American Arrested For Sex With Afghan Male
(Kabul) Police in Kabul have arrested an American adviser to the Afghan government for allegedly having homosexual relations with an Afghan man, officials said on Tuesday.
A spokesperson for the government said the man met several times with a male Afghani citizen in a hotel in the capital. The Afghan citizen was questioned and confessed to police that the American had paid him for sex.
Homosexuality it a crime in Afghanistan, punishable by lengthy prison terms with hard labour. Under the Taliban, which was ousted in 2001, the country was under tight Shariah, or Islamic, law. At that time gays were crushed to death by having walls toppled on them.
“Islam doesn’t allow homosexuality,” said Abdul Halim Samadi, a prosecutor dealing with the current case in Kabul.
Nevertheless, Samadi acknowledged that a gay "underground" exists in the country.
"Social partnership" plan to halt Northern Ireland gay attacks
Ben Townley, Gay.com UK
A conference is being planned in the Northern Ireland city of Derry, in a bid to help stop the ongoing homophobic attacks taking place in the city.
Community leaders and members of local Churches and political parties are expected to attend the meeting to discuss how to combat the crisis in the town, which has seen an increase in attacks against gay men.
These have included death threats, violence and graffiti on homes of those suspected of being gay. The latest attack involved a man in his 50s, as Gay.com reported yesterday, being hounded in his own home because of his sexuality.
Brazil to give gay teenagers sex education
Ben Townley, Gay.com UK
Brazil is set to launch its first ever sex education campaign targeted at gay adolescents, according to press reports, in a bid to curb the rise of HIV amongst gay men.
The country's Ministry of Health launched a campaign to work with non-governmental organisations that focus on the health of gay, teenage boys yesterday.
The campaign will also look at preventing the increased transmission of HIV amongst gay adults.
Honduras recognizes 3 gay groups
TEGUCIGALPA, Honduras (AP) - Catholic and Protestant churches joined Tuesday in criticizing a government decision to grant legal recognition to three homosexual rights groups.
"It's sad that the government is giving its blessing to homosexuals," Roman Catholic Church spokesman Jesus Mora told a news conference. He said the government measure implies "that kind of behavior is acceptable."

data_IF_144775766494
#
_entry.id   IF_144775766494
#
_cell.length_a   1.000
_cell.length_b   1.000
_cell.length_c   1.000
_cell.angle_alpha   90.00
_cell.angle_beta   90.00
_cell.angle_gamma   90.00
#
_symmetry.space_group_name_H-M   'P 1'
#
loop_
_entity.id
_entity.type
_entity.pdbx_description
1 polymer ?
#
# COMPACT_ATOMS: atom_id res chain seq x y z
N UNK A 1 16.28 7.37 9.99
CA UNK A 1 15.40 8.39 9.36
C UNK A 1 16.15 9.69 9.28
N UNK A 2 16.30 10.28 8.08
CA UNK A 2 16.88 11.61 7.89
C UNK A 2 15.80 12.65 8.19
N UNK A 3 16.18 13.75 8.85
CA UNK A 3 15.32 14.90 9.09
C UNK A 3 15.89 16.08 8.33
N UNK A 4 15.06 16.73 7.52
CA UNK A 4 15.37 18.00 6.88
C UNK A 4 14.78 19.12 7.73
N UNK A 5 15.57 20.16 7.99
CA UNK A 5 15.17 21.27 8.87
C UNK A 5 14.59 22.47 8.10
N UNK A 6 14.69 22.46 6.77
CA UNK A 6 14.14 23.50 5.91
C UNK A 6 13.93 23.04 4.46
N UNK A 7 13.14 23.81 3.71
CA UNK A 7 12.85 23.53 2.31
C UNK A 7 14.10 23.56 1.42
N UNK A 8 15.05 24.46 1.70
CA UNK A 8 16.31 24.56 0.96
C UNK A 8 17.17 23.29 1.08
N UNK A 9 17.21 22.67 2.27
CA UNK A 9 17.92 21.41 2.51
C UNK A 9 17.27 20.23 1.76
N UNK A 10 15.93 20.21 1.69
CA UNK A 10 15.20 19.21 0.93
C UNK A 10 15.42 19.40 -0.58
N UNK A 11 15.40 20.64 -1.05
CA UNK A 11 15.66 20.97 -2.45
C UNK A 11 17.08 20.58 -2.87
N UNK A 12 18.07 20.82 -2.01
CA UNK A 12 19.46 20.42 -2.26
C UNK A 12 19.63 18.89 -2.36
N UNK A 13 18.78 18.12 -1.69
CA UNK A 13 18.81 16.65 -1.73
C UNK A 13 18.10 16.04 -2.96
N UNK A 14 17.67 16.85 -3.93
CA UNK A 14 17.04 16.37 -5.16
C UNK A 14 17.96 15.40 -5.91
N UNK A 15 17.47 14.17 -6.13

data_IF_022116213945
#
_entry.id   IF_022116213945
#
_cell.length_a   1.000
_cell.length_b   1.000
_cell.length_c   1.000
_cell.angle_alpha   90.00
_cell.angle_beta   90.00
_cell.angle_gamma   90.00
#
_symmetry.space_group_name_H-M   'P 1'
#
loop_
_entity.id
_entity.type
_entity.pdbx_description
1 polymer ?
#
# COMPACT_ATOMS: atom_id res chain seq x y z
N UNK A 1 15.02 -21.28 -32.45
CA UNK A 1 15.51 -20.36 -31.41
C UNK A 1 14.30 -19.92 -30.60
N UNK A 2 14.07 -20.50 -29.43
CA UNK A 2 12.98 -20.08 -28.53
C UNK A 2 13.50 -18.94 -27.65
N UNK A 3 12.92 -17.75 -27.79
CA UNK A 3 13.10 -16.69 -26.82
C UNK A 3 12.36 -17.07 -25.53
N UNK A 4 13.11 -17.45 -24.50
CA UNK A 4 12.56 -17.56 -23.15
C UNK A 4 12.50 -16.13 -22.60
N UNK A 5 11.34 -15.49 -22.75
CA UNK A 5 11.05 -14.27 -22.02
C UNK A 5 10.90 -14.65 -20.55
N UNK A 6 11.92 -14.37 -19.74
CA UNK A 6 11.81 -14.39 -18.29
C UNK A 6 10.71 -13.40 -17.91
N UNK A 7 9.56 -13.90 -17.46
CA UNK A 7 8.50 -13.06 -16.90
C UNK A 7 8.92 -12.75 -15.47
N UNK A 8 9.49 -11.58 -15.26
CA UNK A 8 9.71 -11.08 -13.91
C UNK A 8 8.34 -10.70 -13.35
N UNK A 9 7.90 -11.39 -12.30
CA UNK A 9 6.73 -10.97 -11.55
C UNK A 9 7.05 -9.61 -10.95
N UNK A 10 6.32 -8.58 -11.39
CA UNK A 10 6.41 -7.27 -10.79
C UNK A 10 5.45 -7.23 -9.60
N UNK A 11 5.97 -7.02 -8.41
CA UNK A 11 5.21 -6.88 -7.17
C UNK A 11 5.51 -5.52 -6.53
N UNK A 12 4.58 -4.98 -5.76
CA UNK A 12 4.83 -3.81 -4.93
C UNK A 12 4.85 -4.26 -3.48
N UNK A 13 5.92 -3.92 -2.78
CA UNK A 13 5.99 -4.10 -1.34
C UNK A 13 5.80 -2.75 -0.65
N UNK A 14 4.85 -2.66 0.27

The government on Friday granted legal recognition to three groups - the Violet Collective, the Gay Community and the Gay-Lesbian Group - a relatively mundane step that essentially gives them the right to act before courts and government institutions.
The deputy justice minister, Fernando Suazo, said the measure does not authorize gay marriage, but would help overcome discrimination.
Gay minister scared by hard stance
A gay Hamilton church minister who supports the Civil Union Bill says the hardline stance of people such as Destiny Church leader Brian Tamaki scares her.
Rev Dr Susan Thompson, a minister at St Paul's Methodist Church, says loud conservative Christian voices do not represent the majority Christian opinion.
"The thing that scares me about Destiny Churches is the absolute certainty people like Brian Tamaki have that they know what God wants and [that] they know the difference between right and wrong and good and evil."
Last week, Mr Tamaki organised a march involving 5000 protesters outside Parliament as a stand against the Civil Union Bill, which legally recognises same-sex relationships.
Court weighs harsher sentence in gay underage sex case
By John Hanna - Associated Press Writer
Topeka — The state can punish illegal underage sex more harshly when it involves homosexual acts, even if the only goal is promoting traditional sexual roles, an official told the Kansas Supreme Court on Tuesday.
Deputy Atty. Gen. Jared Maag said legislators had such broad latitude in setting policy that "any conceivable, rational basis" would justify the different treatment.
Maag argued in favor of upholding a sentence of more than 17 years in prison for Matthew R. Limon, convicted of criminal sodomy for having sex at age 18 with a 14-year-old boy in 2000.
Had the victim been a girl, Limon could have been sentenced to one year and three months in prison under a 1999 law. His attorneys argued the different treatment represents discrimination against gays and lesbians -- and is unconstitutional.
Keyes defends comments about Cheney’s gay daughter
By Jennifer Skalka and Ofelia Casillas
Tribune staff reporters
NEW YORK -- Madison Square Garden, home of many prizefights and hockey brawls, seems a fitting venue for Alan Keyes to be meeting his fellow Republicans.
The candidate for U.S. Senate has miffed many members of the Illinois delegation by spending more time on national talk shows than schmoozing with them.
He has been prickly with the media, chastising reporters for asking "inappropriate" questions.
As the Republican National Convention focused on unity Tuesday, Keyes lashed out at the vice president's gay daughter.
E-mail: Eatery wants no gays
BY STEVE ROTHAUS
Gay South Beach party promoter Edison Farrow is less than touched by an e-mail inadvertently forwarded to him after an event at Touch on Lincoln Road.
''I am not crazy about having a room full of gay men in our restaurant,'' reads an e-mail supposedly sent by Touch co-owner David Tornek to operations manager Shai Zelering and publicist Susan Scott. ``Interestingly enough, the day after we had that party we had a table of gay men in the restaurant and at the bar . . . not what I am looking for.'